And any further destruction of habitats and the living world will threaten our ability to sustain human populations, according to the report by independent think tank Chatham House, the United Nations Environment Programme (UNEP) and Compassion in World Farming (CiWF).
It says the effects of producing more food at lower cost is also a major driver of the climate crisis, accounting for around 30 per cent of total human-produced greenhouse gas emissions.
The experts have calculated that global food production threatens 24,000 of the 28,000 species currently at risk of extinction.
With the sixth mass extinction under way, the rate of species loss now is higher than the average rate over the past 10 million years.
The report authors call for urgent reform of food systems, suggesting three key actions: changing global dietary patterns, protecting and setting aside land for nature, and farming in a more nature-friendly and biodiversity-supporting way.
They say the “cheaper food paradigm”, involving clearing land for agriculture, and further intensifying farming, leads to vicious circles of greater demand for food that must also be produced in the same damaging way.
It depends heavily on fertilisers, pesticides, energy and large quantities of water, and on unsustainable monoculture, which reduce the variety of landscapes and habitats, threatening or destroying the breeding, feeding and nesting of birds, mammals, insects and microbial organisms.
As the report was launched, renowned anthropologist Jane Goodall warned that the drive for cheap food was also linked to the risk of further virus epidemics.
“The intensive farming of billions of animals globally seriously damages the environment, causing loss of biodiversity and producing massive greenhouse gas emissions that accelerate global warming,” she said.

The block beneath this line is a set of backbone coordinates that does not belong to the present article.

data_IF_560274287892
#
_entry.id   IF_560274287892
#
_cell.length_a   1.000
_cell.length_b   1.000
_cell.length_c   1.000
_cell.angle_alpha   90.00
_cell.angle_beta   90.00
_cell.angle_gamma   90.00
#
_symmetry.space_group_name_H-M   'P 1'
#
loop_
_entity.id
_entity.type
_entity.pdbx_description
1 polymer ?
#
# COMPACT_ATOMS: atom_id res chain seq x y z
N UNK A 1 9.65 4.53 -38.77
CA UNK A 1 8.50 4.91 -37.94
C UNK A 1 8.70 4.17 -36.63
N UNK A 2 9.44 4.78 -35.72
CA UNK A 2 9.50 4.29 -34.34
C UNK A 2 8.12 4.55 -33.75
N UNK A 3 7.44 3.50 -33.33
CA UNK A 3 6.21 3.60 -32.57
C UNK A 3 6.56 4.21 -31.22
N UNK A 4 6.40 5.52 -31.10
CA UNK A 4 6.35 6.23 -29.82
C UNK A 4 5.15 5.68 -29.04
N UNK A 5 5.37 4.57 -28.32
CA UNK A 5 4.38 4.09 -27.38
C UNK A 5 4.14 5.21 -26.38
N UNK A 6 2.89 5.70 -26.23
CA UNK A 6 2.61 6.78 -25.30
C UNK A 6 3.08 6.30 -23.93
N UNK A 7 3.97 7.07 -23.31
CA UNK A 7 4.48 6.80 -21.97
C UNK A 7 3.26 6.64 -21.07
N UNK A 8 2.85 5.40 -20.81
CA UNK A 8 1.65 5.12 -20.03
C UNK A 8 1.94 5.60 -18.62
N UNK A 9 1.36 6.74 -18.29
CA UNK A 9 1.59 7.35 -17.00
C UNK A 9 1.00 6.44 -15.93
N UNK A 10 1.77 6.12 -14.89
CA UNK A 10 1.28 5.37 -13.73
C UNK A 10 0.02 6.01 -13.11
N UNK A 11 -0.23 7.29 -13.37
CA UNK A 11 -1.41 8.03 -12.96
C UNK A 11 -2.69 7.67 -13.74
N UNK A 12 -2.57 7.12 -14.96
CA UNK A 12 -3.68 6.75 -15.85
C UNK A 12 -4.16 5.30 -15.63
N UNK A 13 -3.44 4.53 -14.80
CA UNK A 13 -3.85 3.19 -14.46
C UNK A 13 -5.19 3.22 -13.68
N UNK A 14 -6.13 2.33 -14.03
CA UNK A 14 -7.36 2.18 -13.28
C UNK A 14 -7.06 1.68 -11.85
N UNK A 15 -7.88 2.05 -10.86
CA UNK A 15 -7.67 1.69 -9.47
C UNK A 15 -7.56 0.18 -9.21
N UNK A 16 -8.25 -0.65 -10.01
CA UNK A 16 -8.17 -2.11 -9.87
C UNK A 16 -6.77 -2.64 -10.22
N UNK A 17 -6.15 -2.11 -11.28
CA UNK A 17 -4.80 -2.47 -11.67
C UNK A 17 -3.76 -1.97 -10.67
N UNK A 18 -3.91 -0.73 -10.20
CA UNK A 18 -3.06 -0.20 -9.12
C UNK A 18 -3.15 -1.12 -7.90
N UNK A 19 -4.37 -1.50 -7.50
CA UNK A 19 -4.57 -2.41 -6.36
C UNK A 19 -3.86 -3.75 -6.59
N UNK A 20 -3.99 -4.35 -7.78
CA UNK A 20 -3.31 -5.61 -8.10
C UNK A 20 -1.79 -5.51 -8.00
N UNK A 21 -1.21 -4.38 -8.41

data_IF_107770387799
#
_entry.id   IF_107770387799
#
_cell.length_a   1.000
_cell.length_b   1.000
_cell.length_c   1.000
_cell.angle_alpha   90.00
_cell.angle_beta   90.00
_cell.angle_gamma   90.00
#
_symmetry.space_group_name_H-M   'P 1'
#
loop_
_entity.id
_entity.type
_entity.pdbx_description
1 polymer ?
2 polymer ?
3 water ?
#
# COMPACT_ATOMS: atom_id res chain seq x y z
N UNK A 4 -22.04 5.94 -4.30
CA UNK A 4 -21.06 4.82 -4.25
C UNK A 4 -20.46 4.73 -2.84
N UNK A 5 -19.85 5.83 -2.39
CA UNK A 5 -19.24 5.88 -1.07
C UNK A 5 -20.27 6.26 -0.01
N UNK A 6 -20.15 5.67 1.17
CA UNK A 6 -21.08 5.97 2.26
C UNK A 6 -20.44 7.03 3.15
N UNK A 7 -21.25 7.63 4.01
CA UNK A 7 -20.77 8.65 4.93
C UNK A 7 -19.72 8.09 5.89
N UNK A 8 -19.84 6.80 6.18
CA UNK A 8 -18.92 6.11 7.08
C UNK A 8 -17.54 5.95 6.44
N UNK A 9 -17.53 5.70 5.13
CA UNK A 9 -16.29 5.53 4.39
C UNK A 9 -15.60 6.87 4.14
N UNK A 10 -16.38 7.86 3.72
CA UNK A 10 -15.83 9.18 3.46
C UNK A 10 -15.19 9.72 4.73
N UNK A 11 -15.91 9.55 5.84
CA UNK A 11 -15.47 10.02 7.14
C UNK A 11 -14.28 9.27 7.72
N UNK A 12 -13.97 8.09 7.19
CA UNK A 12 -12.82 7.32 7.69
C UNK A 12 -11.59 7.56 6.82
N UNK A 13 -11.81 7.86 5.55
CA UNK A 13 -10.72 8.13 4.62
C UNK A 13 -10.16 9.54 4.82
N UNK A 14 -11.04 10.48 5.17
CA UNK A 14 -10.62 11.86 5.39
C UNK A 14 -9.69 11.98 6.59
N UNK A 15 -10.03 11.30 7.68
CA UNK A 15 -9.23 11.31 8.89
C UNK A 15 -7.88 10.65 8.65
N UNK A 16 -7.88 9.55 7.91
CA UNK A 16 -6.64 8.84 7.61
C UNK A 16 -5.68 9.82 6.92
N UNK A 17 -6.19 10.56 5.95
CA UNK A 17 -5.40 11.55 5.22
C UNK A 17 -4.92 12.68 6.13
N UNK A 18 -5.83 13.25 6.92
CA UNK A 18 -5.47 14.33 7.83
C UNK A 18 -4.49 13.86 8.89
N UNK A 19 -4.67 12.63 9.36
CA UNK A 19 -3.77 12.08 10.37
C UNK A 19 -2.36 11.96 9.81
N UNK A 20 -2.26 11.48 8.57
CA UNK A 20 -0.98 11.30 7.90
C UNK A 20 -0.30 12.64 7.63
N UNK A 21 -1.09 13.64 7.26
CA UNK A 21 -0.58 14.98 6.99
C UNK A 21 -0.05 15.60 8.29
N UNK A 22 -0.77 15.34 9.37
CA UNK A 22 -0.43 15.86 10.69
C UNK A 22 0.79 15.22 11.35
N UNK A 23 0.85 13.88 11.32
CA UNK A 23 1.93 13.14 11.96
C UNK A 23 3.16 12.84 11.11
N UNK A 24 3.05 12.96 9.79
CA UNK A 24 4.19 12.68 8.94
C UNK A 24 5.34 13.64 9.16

“The inhumane crowded conditions not only cause intense suffering to sentient beings but enable the transfer of pathogens from animal to human, risking new zoonotic diseases.
“On ethical grounds it should be phased out as soon as possible.”
The report also links food production to “novel and dangerous” zoonotic diseases – those that jump from animals to humans – by allowing pathogens to move between wild and farmed animals.
To grow crops to feed livestock for meat and dairy, large swathes of land are cleared, both in developed and developing countries. Up to 90 per cent of soya is used to feed meat animals, while livestock farming is a "key player" in water use, according to the World Economic Forum.
Ms Goodall said the world should value food, as she did as a child during the war, and waste less.
Philip Lymbery, of CiWF, said the idea that intensive farming saves space was not true, since 40 per cent of world grain harvests were used to feed farmed animals.
“The setting aside of land for nature and the shift to nature-friendly farming depend on dietary change, and will become increasingly difficult to achieve if continued growth in food demand applies ever-growing pressure on land resources,” the report authors say.
The experts say that as governments seek to “build back better”, global policymakers need to translate these actions into national targets.
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